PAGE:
Is Failure to Reveal Sealed Conviction Grounds for Termination?

HR Daily Advisor

When Phillip applied for the position in 1995, the application asked whether he had ever been convicted of or pleaded guilty to a felony under the Ohio Revised Code, any crime that is a first-degree misdemeanor on the first offense and a felony on subsequent offenses under the Ohio Revised Code, or a substantially similar conviction under another state’s or federal law. ” Phillip acknowledged receipt of the board’s policies in 1995 and 2004.

Pretextual Failure to Promote Produce Worker Is a Recipe for Disaster

HR Daily Advisor

The employer then presents a legitimate nondiscriminatory reason for its action, and he in turn tries to prove its stated reason is merely a pretext (false excuse) for discrimination. Each McDonnell-Douglas burden-shifting case is highly fact-specific, and—notwithstanding nearly 45 years of case law applying the standard—reasonable minds still disagree on how much evidence is required to support a finding of pretext. 6) Minority employment.

California Court: Some of Employee’s Claims Must Go to Arbitration

HR Daily Advisor

Employers often have applicants or newly hired employees sign arbitration agreements. However, the California Supreme Court has held that an employee’s representative action brought on behalf of himself and other current and former employees under the Private Attorneys General Act of 2004 (PAGA) is not subject to arbitration. May the employer enforce arbitration of the individual claims for unpaid wages, even though PAGA claims aren’t subject to arbitration?

Arbitrary maximum leave policy, disability discrimination costs retailer $8.6 million

HR Morning

Think the feds aren’t serious about enforcing laws against disability discrimination? Equal Employment Opportunity Commission (EEOC) announced the consent decree, which was approved by U.S. 1, 2004, and May 13, 2010, after having taken the maximum amount of leave then available under Lowe’s leave-of-absence policies, can go to or email or call 1-855-725-4456 for more information on how to complete a claim form.

CalChamber to Host HR Boot Camps


Space is filling up fast for the one-day, topic-packed seminars focused on the employment life cycle, from hiring through termination, presented by the California Chamber of Commerce. CalChamber’s employment law experts (your personal HR trainers) explain and provide compliance information for these core fundamentals: Register Now! Named vice president of legal affairs in 2009, she is CalChamber’s subject matter expert on California and federal employment law.

‘Breathtakingly Radical’: DOL Nominee Questions Legality of Any Overtime Salary Threshold

HR Daily Advisor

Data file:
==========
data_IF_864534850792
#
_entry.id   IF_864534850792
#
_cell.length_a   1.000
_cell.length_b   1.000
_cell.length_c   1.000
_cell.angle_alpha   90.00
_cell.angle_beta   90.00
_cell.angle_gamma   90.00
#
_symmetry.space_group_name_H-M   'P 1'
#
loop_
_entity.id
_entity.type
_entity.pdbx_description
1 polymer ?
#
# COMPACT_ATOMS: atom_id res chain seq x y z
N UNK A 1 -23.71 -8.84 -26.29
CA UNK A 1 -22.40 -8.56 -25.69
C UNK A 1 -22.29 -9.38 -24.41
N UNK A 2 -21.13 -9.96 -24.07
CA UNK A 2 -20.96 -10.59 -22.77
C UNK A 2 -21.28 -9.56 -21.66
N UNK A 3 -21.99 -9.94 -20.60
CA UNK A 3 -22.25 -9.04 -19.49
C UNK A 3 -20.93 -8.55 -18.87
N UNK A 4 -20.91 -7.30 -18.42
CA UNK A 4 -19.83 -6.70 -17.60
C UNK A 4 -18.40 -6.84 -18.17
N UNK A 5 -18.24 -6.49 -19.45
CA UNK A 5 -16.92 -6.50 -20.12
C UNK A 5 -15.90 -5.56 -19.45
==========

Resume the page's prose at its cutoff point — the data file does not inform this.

The Fair Labor Standards Act (FLSA) requires that employers pay overtime to employees earning less than $455 per week (which amounts to $23,660 per year), regardless of whether they meet one of the law’s duties tests for exemption. Nothing in the law indicates that Congress intended for the DOL to set a minimum salary level, he wrote in his order enjoining the rule. The current, lower threshold was adopted in 2004 under President George W.

Feds ask for another delay on overtime rule: Will regs ever have their day in court?

HR Morning

He said it was unfortunate the threshold hadn’t been updated since 2004 and promised those at the hearing he was: “very sensitive to the fact that it hasn’t been updated since 2004. Bush in 2004 and the increase finalized by President Obama in 2016. Employment Law In this week's e-newsletter Pay and Benefits dol overtime rule extension injunction

CalChamber to Host Seminar on Leaves of Absence


California employers will find clarity and guidance about the state’s complex leaves of absence policies at the August 18 seminar hosted by the California Chamber of Commerce. Then California has unique and rather complicated leave laws, such as paid sick leave. With all of the law’s intricacies, employers are clearly confused — and with good reason. McGeorge School of Law. Erika Pickles, employment law counsel and HR adviser. Register now!

That time when Supreme Court nominee Amy Coney Barrett upheld a plaintiff’s $300K discrimination win

The Employer Handbook

Welcome back to “ Amy Coney Barrett Week” at The Employer Handbook. In that case, the employer prevailed because the employee never told his employer that its proposed accommodation would violate his work restrictions. Employer takeaways.

DOL Seeking Feedback on Long-Debated Overtime Rule

HR Daily Advisor

Employers will get the opportunity to offer feedback on changes to the regulation governing which workers are eligible for overtime pay after the U.S. The 2016 rule immediately triggered opposition from employers, which maintained that the salary test change was too drastic. Wiletsky , a contributor to Colorado Employment Law Letter and attorney in the Boulder, Colorado, office of Holland & Hart LLP. The current $455-per-week level has been in effect since 2004.

Tammy’s Top 10 Q&A’s (Overtime at the White House Feb 5)


I was asked for pro-rating in 2004 and commenters asked again in 2016. I follow two daily employment law publications: Law360 and Bloomberg Law. In my opinion, DOL does not have authority for indexing (automatic increases to salary level without further notice and comment rulemaking), as I so stated in the preamble to the 2004 Final Rule. Every employer should audit its classifications on a regular basis, every few years.

Ep 63 – Your Fair Labor Standards Act Questions Answered


Two weeks ago we hosted a webinar discussing the proposed changes with regard to the Fair Labor Standards Act and how it will be impacting employers in 2016. He also is a regular contributor over on Blogging4Jobs and happens to be one of my favorite employment law attorneys. Casey walks us through the basic proposed changes with regard to the Fair Labor Standards Act, who is likely impacted and when we should expect these changes are going to be required of employers.

Proposed Federal Overtime Rules on the Move